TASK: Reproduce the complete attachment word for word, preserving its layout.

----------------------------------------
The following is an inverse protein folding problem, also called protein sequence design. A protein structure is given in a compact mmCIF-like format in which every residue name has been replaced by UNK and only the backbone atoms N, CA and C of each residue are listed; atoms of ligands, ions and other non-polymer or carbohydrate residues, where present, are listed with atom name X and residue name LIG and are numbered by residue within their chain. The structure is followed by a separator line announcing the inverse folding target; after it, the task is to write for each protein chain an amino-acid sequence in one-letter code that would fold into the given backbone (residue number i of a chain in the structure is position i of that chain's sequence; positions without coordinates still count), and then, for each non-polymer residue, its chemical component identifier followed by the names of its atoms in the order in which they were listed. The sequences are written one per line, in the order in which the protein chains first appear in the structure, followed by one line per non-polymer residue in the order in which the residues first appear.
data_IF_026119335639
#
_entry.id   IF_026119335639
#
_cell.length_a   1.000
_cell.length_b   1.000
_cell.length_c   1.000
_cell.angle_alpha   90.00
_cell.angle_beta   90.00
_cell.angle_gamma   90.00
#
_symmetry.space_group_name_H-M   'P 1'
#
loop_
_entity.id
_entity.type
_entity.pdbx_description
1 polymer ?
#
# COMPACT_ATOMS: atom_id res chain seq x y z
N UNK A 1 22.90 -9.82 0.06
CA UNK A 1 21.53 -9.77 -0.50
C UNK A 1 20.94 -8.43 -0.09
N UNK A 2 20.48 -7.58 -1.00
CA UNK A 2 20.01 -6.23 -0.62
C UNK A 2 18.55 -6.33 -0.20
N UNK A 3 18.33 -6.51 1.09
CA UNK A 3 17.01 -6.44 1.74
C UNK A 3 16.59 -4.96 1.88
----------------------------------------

The following is an inverse protein folding problem, also called protein sequence design. A protein structure is given in a compact mmCIF-like format in which every residue name has been replaced by UNK and only the backbone atoms N, CA and C of each residue are listed; atoms of ligands, ions and other non-polymer or carbohydrate residues, where present, are listed with atom name X and residue name LIG and are numbered by residue within their chain. The structure is followed by a separator line announcing the inverse folding target; after it, the task is to write for each protein chain an amino-acid sequence in one-letter code that would fold into the given backbone (residue number i of a chain in the structure is position i of that chain's sequence; positions without coordinates still count), and then, for each non-polymer residue, its chemical component identifier followed by the names of its atoms in the order in which they were listed. The sequences are written one per line, in the order in which the protein chains first appear in the structure, followed by one line per non-polymer residue in the order in which the residues first appear.
data_IF_026119335639
#
_entry.id   IF_026119335639
#
_cell.length_a   1.000
_cell.length_b   1.000
_cell.length_c   1.000
_cell.angle_alpha   90.00
_cell.angle_beta   90.00
_cell.angle_gamma   90.00
#
_symmetry.space_group_name_H-M   'P 1'
#
loop_
_entity.id
_entity.type
_entity.pdbx_description
1 polymer ?
#
# COMPACT_ATOMS: atom_id res chain seq x y z
N UNK A 1 22.90 -9.82 0.06
CA UNK A 1 21.53 -9.77 -0.50
C UNK A 1 20.94 -8.43 -0.09
N UNK A 2 20.48 -7.58 -1.00
CA UNK A 2 20.01 -6.23 -0.62
C UNK A 2 18.55 -6.33 -0.20
N UNK A 3 18.33 -6.51 1.09
CA UNK A 3 17.01 -6.44 1.74
C UNK A 3 16.59 -4.96 1.88